Wednesday, October 27, 2010
Last year on October 29th--two days from now!
The temperatures dropped this week at the same time the rain came. It seems winter is never subtle around here. The rain soaked turn-outs, the muddy horses, the mucking up of the stalls, combined--make me less melancholy of summer and more hopeful for SNOW!
Here are a few of my opinions about winter, and an explanation about why I prefer snow.
Rain or Snow?
Last year everyone around here celebrated the lack of snow. After all, we had just survived two of the snowiest seasons in the history of Spokane record-keeping. About the time we all bought lots of shovels (there were none to be found during the first snowiest winter) and snow-blowers, we had one of the least snowiest seasons ever. (We all attribute this to our readiness, because we know Mother Nature likes to mess with us!)
If you don't have horses and you don't ski or snowboard, a lack of snow is probably a good thing because it keeps the roads clear and really cuts down on the shoveling. I can understand why cold rain would be celebrated by this group.
But, in my opinion, for my horses, if it's going to be cold, I prefer snow. Here's why: the snow sits on top of the fur and actually creates a barrier that holds in heat. The fur puffs up, the snow sits on top, and the horse's body heat circulates around the hairs like a convection oven. Rain, on the other hand, soaks the fur, leaves the horse skin to cold air to the point that you can look outside and see the heat coming off the body. If this is the case, you either have to blanket (waterproof) or stable the horses. Do they stay in their covered stables if given the choice? No. Horses are naturally gregarious and will eventually gravitate out to the society of the other horses, where general fighting will invariably ensue and ripping of the blankets will invariably occur.
So, my choice for horses is....snow. Actually, I believe they thrive in snow.
Blanket or No Blankets?
I used to blanket all of my horses, especially when they were in rented stables with allotted turn-out and I could keep them relatively clean and rip-free. When I moved to Spokane though, in those snowiest seasons ever, and gave my horses full turnout with optional stalls, I opted for no blankets. I didn't want the blankets to push down the fur and ruin the effect of warm body-heat circulating underneath. No blankets worked out great those first two years of heavy snow.
Last year, however, the rain and slightly-above-freezing temps, put more of a strain on the horses. Even though every horse in our herd has a covered stall in the barn, some of them spent their time out of the barn. It was especially stressful on Old Red. On the really cold days I locked them in, and I locked them in every night, but what a mess it made the barn! (Had it been snowing, they could have stayed out grazing round bales....pretty snow adorning their puffy coats...beautiful white snow covering the ground....rather than green mud.) Because of the constant rain, Red developed a rain rot on his broad back--and an old proud-flesh sore above his hoof opened up again and had to be kept covered and treated daily. (I posted about this last winter) Red's thirty and his immune system is probably not what it used to be--he's more susceptible to everything, but last year was the first time he'd shown evidence of it.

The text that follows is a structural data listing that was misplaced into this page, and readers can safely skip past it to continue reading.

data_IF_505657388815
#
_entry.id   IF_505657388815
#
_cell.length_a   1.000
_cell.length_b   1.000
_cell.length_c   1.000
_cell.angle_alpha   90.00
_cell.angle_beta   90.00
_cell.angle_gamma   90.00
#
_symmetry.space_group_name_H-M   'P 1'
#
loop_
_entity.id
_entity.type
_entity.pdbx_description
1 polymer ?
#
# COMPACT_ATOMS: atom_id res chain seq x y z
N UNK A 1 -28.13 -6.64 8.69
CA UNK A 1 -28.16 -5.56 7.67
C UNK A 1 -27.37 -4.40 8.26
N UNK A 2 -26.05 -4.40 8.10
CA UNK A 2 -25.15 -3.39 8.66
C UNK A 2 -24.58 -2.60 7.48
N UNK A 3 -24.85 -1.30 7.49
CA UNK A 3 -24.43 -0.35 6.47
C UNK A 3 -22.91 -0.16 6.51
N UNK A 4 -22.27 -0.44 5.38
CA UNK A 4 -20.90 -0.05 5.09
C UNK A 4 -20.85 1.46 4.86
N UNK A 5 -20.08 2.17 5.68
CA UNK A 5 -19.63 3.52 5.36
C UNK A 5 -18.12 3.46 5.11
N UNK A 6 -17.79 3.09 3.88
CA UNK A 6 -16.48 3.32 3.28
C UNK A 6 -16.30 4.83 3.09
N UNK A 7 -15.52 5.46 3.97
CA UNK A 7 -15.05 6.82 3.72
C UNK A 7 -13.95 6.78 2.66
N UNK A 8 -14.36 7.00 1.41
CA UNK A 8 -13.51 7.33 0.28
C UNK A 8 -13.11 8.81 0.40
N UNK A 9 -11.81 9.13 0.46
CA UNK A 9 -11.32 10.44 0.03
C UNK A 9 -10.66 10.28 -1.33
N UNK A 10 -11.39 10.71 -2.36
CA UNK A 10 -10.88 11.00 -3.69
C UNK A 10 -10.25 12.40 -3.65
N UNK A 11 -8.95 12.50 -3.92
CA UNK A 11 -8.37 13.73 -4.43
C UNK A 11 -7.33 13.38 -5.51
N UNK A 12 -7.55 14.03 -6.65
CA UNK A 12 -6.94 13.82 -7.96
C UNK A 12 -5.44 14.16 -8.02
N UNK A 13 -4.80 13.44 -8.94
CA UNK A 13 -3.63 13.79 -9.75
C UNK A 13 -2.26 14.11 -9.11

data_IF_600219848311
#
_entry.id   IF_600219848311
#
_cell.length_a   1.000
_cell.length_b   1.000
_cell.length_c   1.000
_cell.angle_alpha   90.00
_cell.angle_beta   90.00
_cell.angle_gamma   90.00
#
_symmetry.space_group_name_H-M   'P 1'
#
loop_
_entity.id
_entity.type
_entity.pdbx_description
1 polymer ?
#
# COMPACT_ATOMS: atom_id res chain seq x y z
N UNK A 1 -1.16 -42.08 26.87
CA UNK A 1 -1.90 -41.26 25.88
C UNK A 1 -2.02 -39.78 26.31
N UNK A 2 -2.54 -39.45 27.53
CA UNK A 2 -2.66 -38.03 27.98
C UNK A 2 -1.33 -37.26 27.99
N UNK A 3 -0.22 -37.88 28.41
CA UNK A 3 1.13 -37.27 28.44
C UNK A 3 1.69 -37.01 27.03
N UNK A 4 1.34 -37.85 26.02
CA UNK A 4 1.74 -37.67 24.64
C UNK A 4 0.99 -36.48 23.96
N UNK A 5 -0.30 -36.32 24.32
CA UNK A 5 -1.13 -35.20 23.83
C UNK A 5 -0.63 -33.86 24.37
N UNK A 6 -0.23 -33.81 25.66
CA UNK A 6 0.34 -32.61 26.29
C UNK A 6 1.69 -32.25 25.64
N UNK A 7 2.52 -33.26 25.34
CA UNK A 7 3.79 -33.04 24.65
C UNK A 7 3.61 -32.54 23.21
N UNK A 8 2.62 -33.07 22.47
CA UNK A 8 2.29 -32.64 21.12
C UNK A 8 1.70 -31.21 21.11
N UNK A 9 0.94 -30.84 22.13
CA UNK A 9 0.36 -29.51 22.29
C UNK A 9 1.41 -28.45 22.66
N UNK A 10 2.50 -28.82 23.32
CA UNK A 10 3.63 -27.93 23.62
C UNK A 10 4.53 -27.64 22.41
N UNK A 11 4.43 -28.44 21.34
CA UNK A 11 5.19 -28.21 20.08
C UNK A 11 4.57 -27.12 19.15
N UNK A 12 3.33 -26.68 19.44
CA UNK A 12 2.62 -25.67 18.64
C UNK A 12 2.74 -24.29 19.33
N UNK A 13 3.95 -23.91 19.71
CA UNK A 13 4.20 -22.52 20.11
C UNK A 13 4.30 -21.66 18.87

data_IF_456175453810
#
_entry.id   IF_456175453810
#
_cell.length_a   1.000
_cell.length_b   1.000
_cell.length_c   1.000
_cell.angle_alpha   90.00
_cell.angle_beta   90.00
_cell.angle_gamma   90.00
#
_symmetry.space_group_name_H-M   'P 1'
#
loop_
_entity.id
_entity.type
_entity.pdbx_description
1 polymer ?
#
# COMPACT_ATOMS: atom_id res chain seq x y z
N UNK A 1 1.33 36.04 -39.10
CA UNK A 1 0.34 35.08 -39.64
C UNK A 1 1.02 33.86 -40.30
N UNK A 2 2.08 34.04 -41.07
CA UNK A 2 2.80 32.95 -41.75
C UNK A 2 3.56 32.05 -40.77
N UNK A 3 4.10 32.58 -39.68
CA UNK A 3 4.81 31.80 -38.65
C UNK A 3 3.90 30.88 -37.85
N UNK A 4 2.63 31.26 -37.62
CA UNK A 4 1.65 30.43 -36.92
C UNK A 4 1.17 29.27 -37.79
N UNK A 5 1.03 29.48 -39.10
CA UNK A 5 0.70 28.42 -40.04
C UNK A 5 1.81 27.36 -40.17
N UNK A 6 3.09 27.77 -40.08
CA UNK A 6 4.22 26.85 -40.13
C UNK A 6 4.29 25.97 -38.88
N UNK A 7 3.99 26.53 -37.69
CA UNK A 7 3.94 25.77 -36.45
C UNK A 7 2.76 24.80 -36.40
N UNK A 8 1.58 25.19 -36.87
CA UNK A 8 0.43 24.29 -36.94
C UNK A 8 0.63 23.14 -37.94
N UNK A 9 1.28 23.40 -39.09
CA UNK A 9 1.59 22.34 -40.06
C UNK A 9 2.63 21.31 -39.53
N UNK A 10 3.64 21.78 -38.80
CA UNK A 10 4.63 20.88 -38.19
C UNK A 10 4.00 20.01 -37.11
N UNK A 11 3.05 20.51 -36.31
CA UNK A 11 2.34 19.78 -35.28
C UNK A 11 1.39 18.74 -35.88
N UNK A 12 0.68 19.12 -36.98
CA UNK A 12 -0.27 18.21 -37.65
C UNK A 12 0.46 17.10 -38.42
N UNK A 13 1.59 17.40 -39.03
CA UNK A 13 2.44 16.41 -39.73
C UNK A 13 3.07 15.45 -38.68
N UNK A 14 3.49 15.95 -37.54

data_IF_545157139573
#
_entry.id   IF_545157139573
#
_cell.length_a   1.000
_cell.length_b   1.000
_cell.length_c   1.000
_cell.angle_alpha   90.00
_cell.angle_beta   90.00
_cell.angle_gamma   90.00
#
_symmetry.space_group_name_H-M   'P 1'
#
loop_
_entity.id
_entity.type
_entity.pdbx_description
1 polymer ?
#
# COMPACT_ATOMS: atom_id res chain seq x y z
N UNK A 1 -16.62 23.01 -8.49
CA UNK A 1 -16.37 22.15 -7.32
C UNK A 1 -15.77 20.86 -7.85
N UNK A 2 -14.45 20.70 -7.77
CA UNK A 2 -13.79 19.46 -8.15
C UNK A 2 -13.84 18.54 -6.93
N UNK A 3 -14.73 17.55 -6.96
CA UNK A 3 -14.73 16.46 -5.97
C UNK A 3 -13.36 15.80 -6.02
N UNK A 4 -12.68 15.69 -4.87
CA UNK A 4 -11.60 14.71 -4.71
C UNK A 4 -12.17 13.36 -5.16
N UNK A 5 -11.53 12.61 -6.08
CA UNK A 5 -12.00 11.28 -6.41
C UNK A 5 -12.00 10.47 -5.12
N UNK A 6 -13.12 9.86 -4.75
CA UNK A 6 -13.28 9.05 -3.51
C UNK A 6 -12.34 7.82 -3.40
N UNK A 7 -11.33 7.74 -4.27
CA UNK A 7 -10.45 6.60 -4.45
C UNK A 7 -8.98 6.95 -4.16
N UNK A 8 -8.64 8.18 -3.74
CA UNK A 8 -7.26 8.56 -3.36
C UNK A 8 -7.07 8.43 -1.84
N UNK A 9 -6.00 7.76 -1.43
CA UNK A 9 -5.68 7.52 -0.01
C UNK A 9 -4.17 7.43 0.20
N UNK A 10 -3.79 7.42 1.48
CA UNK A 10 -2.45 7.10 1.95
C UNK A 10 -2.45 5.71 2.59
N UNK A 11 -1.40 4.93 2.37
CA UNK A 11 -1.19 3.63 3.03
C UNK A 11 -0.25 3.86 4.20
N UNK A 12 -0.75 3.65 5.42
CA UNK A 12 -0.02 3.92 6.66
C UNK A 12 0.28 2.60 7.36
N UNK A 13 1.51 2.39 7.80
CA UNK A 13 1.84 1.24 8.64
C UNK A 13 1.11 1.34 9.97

Cold rain is a nuisance!! Let it snow!!
And in those conditions, RAIN, I prefer to blanket.
How much food is enough?
Every year we debate how much hay to put up for the winter and what types. Last year we got 20 tons of the prettiest alfalfa I've ever seen and a number of Timothy round bales.
This year, our hay supplier never got back to us to arrange shipment--he just disappeared! So, we were left scrambling for second cutting alfalfa. We had to go through several people to piece together enough and we had to accept some first cutting as well.
One of my new guys told me something I found to be interesting. He said that although the pretty green alfalfa we were getting shipped up from Waitsburg looks good, it actually is much less nutritive than the alfalfa grown around here that is not irrigated. He said that because of the irrigation, the alfalfa is harvest four or more times from the same spot in a given year, thus reducing the amount of minerals in the soil. His alfalfa, on the other hand, is not irrigated and he can only get two cuttings off of it. He says it grows heartier because of it.
I wasn't sure whether to buy this explanation or not until I started feeding his hay to my horses. Indeed, it appears that it takes less of his hay to keep my horses fat than of the other, pretty, stuff. Hmmmm....anyone else have thoughts about this?
Shoes or No Shoes?
This one's easy for me. I'm pulling the shoes on Cowboy after the riding season. All of my other horses are already barefoot--they go barefoot year round. Cowboy, because of his P3 fracture, keeps fronts on during the riding season to give the hoof wall more support in case of arthritis in the coffin joint. It works out pretty good. He'll get the shoes pulled at the beginning of December.
Trailering or no Trailering?
This one's easy for me, too. If it's snowing or icey, I don't trailer. I'm careful not to schedule any activities that would require trailering. I know lots of people who do, but I don't feel comfortable with it and would hate to have my trailer slip off the road with such precious cargo. (Not to mention, I have a bumper-pull trailer which is less stable). If the roads are clear, no problem.
These are my thoughts about winter. Let it snow, let is snow. And, in early spring, please let it disappear quickly with sunshine and warmer temperatures! This scenario would be my PERFECT world.
Happy Late Fall Trails, everyone!
Past Winter Photos: